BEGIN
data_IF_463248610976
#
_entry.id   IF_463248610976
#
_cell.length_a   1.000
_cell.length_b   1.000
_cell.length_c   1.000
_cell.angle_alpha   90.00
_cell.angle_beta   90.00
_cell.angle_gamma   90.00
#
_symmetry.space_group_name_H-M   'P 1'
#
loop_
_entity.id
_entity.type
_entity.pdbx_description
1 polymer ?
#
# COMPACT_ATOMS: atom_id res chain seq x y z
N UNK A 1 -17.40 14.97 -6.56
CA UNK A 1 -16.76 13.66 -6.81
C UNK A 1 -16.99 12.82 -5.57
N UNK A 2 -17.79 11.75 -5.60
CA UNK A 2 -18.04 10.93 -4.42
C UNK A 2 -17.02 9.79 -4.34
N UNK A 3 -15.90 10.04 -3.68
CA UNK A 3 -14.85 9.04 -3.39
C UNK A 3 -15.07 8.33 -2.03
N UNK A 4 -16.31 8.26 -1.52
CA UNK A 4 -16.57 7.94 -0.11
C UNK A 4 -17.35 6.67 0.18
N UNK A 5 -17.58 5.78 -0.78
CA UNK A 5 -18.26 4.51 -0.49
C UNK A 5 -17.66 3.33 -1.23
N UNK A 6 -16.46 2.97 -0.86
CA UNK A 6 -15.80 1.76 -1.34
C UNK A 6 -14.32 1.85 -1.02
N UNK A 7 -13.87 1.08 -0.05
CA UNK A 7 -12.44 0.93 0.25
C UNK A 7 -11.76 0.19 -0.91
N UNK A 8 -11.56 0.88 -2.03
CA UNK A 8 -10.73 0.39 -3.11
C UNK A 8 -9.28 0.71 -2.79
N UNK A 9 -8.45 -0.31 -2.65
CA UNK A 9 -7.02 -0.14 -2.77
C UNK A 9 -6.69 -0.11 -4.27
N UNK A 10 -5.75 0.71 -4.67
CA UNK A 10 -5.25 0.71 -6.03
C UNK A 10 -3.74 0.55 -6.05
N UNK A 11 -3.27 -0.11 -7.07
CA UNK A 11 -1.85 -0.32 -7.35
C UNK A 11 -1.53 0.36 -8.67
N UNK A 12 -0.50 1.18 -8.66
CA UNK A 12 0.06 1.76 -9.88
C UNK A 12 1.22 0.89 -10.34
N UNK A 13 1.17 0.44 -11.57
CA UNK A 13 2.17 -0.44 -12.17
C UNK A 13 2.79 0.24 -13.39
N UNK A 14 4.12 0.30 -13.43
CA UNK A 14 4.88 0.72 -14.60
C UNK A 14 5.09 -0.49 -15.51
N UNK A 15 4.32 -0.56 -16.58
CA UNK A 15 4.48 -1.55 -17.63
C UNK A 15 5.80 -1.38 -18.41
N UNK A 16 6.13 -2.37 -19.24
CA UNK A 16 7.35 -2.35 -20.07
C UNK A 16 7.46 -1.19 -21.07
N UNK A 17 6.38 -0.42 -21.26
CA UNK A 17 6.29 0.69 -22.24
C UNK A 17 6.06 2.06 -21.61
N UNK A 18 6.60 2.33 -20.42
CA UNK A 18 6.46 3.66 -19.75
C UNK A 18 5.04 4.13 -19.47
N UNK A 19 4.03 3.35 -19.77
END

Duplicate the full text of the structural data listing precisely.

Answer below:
data_IF_463248610976
#
_entry.id   IF_463248610976
#
_cell.length_a   1.000
_cell.length_b   1.000
_cell.length_c   1.000
_cell.angle_alpha   90.00
_cell.angle_beta   90.00
_cell.angle_gamma   90.00
#
_symmetry.space_group_name_H-M   'P 1'
#
loop_
_entity.id
_entity.type
_entity.pdbx_description
1 polymer ?
#
# COMPACT_ATOMS: atom_id res chain seq x y z
N UNK A 1 -17.40 14.97 -6.56
CA UNK A 1 -16.76 13.66 -6.81
C UNK A 1 -16.99 12.82 -5.57
N UNK A 2 -17.79 11.75 -5.60
CA UNK A 2 -18.04 10.93 -4.42
C UNK A 2 -17.02 9.79 -4.34
N UNK A 3 -15.90 10.04 -3.68
CA UNK A 3 -14.85 9.04 -3.39
C UNK A 3 -15.07 8.33 -2.03
N UNK A 4 -16.31 8.26 -1.52
CA UNK A 4 -16.57 7.94 -0.11
C UNK A 4 -17.35 6.67 0.18
N UNK A 5 -17.58 5.78 -0.78
CA UNK A 5 -18.26 4.51 -0.49
C UNK A 5 -17.66 3.33 -1.23
N UNK A 6 -16.46 2.97 -0.86
CA UNK A 6 -15.80 1.76 -1.34
C UNK A 6 -14.32 1.85 -1.02
N UNK A 7 -13.87 1.08 -0.05
CA UNK A 7 -12.44 0.93 0.25
C UNK A 7 -11.76 0.19 -0.91
N UNK A 8 -11.56 0.88 -2.03
CA UNK A 8 -10.73 0.39 -3.11
C UNK A 8 -9.28 0.71 -2.79
N UNK A 9 -8.45 -0.31 -2.65
CA UNK A 9 -7.02 -0.14 -2.77
C UNK A 9 -6.69 -0.11 -4.27
N UNK A 10 -5.75 0.71 -4.67
CA UNK A 10 -5.25 0.71 -6.03
C UNK A 10 -3.74 0.55 -6.05
N UNK A 11 -3.27 -0.11 -7.07
CA UNK A 11 -1.85 -0.32 -7.35
C UNK A 11 -1.53 0.36 -8.67
N UNK A 12 -0.50 1.18 -8.66
CA UNK A 12 0.06 1.76 -9.88
C UNK A 12 1.22 0.89 -10.34
N UNK A 13 1.17 0.44 -11.57
CA UNK A 13 2.17 -0.44 -12.17
C UNK A 13 2.79 0.24 -13.39
N UNK A 14 4.12 0.30 -13.43
CA UNK A 14 4.88 0.72 -14.60
C UNK A 14 5.09 -0.49 -15.51
N UNK A 15 4.32 -0.56 -16.58
CA UNK A 15 4.48 -1.55 -17.63
C UNK A 15 5.80 -1.38 -18.41
N UNK A 16 6.13 -2.37 -19.24
CA UNK A 16 7.35 -2.35 -20.07
C UNK A 16 7.46 -1.19 -21.07
N UNK A 17 6.38 -0.42 -21.26
CA UNK A 17 6.29 0.69 -22.24
C UNK A 17 6.06 2.06 -21.61
N UNK A 18 6.60 2.33 -20.42
CA UNK A 18 6.46 3.66 -19.75
C UNK A 18 5.04 4.13 -19.47
N UNK A 19 4.03 3.35 -19.77